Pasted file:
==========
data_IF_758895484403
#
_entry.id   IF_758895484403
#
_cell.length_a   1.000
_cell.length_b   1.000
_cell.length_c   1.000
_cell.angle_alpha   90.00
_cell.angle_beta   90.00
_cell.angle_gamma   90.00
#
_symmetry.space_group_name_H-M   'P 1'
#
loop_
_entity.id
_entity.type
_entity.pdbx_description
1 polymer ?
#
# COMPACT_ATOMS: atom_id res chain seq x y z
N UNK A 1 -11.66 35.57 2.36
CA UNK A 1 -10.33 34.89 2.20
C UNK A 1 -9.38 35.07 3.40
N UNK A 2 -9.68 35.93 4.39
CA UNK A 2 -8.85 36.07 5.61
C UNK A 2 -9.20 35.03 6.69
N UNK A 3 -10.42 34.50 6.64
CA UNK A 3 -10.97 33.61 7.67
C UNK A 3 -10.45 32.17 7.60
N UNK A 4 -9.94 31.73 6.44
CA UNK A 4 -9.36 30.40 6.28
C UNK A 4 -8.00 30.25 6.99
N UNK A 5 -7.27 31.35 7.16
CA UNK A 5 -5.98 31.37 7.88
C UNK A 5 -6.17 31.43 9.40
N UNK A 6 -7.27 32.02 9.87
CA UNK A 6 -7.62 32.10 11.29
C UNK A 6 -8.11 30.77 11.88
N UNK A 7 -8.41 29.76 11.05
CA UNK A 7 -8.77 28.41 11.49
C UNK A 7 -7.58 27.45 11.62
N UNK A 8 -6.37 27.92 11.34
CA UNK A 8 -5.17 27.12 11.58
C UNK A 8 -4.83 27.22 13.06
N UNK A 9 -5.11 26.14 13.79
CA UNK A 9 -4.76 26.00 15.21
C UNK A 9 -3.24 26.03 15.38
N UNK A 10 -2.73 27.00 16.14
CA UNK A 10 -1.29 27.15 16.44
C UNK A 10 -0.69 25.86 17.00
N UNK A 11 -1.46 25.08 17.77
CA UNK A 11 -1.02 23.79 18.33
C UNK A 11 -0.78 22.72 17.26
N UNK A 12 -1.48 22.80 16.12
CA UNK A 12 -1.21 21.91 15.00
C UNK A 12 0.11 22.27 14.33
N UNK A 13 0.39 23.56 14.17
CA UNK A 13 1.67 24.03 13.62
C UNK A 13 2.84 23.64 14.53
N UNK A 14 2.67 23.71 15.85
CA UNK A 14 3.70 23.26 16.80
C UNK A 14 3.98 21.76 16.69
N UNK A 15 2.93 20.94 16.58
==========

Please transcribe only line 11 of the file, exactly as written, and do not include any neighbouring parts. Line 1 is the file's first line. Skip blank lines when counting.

#